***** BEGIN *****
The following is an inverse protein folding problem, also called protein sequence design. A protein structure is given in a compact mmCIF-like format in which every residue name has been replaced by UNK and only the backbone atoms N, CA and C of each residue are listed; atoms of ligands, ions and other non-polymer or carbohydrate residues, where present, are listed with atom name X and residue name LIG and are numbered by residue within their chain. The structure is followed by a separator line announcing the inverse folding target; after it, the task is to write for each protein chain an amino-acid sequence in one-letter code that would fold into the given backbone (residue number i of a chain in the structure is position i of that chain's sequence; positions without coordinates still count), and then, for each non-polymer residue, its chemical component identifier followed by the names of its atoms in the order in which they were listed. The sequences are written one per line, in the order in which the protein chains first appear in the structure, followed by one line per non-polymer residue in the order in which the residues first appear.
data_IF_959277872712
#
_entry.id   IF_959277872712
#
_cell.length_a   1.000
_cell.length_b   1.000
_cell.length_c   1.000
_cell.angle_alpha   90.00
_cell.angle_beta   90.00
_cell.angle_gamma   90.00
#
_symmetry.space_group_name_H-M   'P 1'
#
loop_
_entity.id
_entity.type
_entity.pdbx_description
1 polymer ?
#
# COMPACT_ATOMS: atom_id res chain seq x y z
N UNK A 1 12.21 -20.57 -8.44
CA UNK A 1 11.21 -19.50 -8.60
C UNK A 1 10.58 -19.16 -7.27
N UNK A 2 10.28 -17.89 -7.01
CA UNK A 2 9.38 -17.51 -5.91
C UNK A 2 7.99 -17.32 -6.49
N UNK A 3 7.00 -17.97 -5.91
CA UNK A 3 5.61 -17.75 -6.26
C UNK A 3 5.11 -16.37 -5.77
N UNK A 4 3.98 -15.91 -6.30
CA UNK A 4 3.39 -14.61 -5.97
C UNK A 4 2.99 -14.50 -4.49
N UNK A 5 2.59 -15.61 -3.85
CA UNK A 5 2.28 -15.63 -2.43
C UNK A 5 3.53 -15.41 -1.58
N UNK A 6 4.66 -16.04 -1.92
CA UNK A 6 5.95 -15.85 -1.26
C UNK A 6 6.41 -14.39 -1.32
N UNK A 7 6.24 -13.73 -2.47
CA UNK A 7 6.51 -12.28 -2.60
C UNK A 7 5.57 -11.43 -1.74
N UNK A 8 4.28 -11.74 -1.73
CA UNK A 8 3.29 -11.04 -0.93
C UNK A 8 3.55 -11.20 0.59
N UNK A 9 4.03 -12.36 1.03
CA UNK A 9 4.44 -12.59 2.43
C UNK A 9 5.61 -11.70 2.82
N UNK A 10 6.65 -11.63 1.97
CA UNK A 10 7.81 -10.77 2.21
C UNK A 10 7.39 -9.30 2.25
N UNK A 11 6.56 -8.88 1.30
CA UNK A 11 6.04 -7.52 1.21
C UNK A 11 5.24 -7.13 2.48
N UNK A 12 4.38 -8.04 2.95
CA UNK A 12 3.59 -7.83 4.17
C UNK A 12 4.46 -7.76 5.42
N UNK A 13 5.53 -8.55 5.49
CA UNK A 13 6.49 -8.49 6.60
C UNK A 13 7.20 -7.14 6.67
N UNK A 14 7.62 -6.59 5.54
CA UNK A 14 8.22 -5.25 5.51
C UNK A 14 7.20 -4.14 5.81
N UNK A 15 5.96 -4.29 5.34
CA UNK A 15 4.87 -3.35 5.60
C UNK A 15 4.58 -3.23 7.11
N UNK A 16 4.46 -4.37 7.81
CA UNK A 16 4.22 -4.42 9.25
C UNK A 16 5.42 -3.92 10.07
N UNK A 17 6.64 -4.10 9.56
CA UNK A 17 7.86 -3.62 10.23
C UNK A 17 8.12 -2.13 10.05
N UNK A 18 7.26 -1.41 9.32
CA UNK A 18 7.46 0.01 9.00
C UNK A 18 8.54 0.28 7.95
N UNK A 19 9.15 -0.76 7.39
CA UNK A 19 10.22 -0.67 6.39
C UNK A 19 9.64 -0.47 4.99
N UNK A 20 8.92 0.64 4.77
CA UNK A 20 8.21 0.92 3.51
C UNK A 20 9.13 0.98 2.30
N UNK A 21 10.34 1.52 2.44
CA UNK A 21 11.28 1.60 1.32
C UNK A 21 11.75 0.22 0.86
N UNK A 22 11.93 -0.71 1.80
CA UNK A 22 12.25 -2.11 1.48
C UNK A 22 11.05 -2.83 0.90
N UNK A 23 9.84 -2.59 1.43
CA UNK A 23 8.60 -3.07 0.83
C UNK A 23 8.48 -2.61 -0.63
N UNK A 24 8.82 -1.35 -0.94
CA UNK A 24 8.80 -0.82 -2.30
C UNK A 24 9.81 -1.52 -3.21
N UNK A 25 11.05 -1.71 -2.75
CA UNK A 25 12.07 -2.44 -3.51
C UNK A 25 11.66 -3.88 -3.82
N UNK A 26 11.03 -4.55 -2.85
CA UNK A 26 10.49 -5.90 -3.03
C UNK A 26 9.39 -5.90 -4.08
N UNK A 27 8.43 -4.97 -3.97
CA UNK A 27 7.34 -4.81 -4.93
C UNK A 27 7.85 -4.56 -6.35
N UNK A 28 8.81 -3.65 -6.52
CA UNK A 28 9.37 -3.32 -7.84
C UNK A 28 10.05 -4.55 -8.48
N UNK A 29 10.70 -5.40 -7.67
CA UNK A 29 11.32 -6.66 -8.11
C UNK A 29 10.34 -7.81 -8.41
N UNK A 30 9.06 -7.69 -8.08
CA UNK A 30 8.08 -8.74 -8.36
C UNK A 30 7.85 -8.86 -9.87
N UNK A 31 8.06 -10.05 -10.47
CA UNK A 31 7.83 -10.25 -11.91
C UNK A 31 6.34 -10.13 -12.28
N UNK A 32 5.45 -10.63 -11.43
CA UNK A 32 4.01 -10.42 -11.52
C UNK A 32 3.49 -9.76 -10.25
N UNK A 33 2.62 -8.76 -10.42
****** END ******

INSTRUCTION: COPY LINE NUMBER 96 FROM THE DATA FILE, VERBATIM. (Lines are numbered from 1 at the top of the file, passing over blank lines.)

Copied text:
C UNK A 25 11.66 -3.88 -3.82